A jury in Dallas awarded ZeniMax $500 million for finding that its ex-employee, Palmer Luckey, breached non-disclosure agreements when moving to his new job at Oculus.
Luckey will personally have to pay $50 million, while Oculus’ CEO at the time, Brendan Iribe, will be forced to pay $150 million for false designation. Oculus will need to cover the remaining $200 million.
The verdict could have been much worse for the virtual reality company.
ZeniMax filed suit against Oculus to the tune of $4 billion for punitive damages and compensation. It claims Oculus used its ex-employees and millions of dollars of its research to help develop the Rift. However, the jury concluded Oculus did not use trade secrets to assist in the development of its virtual reality headset when it hired John Carmack, infamous video game programmer with ZeniMax (Doom, Quake, Rage), and current CTO at Oculus VR.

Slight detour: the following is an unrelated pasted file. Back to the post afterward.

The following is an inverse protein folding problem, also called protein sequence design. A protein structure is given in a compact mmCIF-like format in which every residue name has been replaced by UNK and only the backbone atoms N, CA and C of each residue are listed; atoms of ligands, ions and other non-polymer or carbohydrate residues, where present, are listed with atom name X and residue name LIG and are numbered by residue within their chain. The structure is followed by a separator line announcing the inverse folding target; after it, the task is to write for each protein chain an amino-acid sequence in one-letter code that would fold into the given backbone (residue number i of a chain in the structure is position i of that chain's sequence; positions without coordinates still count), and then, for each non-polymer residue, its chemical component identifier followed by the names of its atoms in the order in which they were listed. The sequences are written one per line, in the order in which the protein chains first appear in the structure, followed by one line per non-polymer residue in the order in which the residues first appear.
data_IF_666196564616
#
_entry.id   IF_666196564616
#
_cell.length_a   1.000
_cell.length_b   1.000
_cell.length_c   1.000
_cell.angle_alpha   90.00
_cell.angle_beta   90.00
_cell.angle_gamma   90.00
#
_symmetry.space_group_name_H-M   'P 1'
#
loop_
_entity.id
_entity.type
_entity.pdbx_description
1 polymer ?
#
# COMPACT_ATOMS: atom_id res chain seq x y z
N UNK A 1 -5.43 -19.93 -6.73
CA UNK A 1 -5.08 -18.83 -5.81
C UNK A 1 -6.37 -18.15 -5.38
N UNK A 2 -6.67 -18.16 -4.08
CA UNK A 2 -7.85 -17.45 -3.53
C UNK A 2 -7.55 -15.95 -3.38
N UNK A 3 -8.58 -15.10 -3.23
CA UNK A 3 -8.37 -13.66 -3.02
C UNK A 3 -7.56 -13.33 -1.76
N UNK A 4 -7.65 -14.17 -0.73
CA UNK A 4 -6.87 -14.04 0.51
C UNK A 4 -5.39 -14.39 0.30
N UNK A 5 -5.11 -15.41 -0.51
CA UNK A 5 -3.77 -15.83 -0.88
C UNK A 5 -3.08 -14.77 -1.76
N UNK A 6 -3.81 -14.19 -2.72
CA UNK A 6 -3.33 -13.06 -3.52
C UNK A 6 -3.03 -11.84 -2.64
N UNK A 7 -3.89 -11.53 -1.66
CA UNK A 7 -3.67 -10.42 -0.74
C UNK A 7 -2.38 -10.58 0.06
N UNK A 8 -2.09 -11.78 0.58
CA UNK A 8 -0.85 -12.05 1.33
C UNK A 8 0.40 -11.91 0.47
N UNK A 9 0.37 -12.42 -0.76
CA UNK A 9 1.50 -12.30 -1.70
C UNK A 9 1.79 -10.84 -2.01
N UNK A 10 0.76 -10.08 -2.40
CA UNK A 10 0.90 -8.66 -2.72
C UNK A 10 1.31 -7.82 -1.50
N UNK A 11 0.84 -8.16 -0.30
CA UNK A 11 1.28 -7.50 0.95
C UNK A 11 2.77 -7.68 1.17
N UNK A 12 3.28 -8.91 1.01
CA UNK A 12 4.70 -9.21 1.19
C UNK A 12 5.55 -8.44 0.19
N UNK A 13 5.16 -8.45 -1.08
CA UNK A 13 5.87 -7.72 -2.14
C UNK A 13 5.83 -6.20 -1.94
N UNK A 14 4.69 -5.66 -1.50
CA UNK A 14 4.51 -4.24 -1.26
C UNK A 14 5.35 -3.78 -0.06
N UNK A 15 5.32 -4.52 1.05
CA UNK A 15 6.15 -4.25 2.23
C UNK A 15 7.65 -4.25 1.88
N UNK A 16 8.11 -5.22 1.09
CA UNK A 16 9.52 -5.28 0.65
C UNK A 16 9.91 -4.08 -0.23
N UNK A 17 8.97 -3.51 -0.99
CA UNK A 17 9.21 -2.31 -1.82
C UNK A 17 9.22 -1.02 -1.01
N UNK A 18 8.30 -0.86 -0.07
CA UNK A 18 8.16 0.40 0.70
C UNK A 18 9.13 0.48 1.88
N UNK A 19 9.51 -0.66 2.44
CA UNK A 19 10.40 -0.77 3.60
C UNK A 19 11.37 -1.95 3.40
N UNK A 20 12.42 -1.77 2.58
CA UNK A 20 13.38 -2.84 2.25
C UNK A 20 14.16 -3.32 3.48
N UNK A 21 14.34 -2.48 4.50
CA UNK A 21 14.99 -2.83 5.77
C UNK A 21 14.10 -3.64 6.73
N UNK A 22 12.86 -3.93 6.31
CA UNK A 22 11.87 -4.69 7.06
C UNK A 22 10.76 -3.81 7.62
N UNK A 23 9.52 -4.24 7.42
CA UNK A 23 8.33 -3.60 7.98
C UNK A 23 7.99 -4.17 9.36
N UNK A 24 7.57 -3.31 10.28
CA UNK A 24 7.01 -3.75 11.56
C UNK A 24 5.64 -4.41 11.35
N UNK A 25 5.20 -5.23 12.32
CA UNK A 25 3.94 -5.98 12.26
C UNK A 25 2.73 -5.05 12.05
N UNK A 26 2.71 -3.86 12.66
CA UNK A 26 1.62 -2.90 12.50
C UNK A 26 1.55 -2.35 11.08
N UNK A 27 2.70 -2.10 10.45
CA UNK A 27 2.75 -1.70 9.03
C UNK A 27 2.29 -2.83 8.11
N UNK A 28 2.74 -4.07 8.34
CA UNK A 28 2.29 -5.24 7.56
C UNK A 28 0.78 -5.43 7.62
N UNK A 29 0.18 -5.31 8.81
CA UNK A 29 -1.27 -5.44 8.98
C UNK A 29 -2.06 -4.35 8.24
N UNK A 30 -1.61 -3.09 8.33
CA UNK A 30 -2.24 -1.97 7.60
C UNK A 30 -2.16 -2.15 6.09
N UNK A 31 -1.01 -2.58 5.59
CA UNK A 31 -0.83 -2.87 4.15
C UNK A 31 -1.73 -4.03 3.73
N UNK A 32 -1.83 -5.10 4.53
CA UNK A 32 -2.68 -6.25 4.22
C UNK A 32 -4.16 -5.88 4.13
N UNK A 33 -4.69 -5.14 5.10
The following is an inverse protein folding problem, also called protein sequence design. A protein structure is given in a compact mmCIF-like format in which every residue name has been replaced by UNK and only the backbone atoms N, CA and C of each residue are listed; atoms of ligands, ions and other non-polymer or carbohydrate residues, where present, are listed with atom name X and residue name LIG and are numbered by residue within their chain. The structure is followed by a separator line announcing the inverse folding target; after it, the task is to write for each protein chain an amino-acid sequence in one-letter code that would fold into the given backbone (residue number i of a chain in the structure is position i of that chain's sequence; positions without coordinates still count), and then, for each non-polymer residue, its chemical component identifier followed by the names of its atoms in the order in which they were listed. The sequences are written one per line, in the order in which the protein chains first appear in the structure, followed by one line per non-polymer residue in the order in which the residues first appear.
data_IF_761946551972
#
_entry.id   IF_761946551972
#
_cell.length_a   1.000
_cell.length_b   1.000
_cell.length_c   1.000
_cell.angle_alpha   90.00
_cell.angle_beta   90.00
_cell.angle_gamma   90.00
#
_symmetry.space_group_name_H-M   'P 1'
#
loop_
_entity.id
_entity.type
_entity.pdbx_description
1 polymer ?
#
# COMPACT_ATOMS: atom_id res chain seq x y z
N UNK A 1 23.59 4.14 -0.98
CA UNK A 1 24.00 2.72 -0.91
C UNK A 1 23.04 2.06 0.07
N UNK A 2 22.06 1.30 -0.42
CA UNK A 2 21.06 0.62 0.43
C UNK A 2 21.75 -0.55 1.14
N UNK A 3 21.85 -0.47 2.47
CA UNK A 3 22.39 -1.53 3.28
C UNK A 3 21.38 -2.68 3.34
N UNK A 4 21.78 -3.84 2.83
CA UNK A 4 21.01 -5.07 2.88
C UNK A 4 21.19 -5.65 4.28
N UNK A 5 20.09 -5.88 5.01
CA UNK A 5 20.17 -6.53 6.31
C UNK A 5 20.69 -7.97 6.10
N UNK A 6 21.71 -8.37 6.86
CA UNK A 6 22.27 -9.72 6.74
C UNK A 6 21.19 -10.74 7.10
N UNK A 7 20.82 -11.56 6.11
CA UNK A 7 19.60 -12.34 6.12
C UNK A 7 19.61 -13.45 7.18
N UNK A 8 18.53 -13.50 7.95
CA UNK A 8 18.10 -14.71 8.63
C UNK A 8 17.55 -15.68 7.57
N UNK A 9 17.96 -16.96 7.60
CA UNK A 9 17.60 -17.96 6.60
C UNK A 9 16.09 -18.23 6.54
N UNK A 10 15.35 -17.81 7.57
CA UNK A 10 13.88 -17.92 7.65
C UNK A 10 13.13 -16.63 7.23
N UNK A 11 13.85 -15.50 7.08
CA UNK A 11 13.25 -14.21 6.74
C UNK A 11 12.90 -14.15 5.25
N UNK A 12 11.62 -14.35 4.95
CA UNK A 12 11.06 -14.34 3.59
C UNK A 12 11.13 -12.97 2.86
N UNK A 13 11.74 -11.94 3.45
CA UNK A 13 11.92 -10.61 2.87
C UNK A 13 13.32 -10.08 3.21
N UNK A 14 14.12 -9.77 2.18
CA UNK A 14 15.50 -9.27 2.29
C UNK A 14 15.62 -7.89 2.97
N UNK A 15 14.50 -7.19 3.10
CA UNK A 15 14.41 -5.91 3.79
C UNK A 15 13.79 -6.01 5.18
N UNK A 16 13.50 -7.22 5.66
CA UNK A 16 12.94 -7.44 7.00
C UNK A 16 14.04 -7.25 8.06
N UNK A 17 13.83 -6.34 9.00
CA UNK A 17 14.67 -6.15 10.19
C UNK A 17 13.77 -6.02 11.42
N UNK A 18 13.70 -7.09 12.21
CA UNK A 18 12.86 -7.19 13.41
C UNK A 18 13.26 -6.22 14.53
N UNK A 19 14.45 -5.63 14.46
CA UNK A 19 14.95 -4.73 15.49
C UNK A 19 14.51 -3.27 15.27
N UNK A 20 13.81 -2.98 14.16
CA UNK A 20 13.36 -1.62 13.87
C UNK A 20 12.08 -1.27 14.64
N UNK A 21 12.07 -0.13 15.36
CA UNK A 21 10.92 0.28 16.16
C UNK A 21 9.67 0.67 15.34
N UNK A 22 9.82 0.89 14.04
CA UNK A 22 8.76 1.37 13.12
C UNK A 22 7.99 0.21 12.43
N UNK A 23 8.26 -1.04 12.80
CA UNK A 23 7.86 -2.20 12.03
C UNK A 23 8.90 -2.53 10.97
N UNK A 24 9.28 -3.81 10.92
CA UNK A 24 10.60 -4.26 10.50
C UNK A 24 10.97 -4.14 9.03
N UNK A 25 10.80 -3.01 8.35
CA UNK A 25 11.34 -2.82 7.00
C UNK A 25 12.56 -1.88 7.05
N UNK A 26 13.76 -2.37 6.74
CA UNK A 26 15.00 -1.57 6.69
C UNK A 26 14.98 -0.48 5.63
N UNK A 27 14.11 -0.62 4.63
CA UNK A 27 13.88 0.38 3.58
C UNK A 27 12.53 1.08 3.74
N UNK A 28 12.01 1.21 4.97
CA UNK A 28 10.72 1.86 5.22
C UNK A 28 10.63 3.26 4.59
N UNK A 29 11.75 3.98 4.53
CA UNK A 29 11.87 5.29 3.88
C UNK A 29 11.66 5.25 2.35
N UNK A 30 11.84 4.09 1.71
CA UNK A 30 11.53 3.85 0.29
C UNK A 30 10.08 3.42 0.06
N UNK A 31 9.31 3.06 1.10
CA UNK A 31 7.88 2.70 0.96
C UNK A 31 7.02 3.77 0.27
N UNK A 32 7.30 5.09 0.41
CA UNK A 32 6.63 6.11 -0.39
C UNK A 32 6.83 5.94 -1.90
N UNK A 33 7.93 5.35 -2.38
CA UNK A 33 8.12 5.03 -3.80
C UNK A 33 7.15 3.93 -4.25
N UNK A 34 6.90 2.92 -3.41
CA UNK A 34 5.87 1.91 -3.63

“The heart of this case was about whether Oculus stole ZeniMax’s trade secrets, and the jury found decisively in our favor,” an Oculus spokesperson told the Daily Dot. “We’re obviously disappointed by a few other aspects of today’s verdict, but we are undeterred. Oculus products are built with Oculus technology. Our commitment to the long-term success of VR remains the same, and the entire team will continue the work they’ve done since day one—developing VR technology that will transform the way people interact and communicate. We look forward to filing our appeal and eventually putting this litigation behind us.”
It is unclear what the ruling means for the future of Oculus, and its virtual reality products. It does mean Facebook’s purchase of the company will now cost $200 million more than the $2 billion it shelled out in 2014—a small drop in a huge pond of resources proven by the Q4 fiscal report Facebook released today.
ZeniMax did not immediately respond to a request for comment.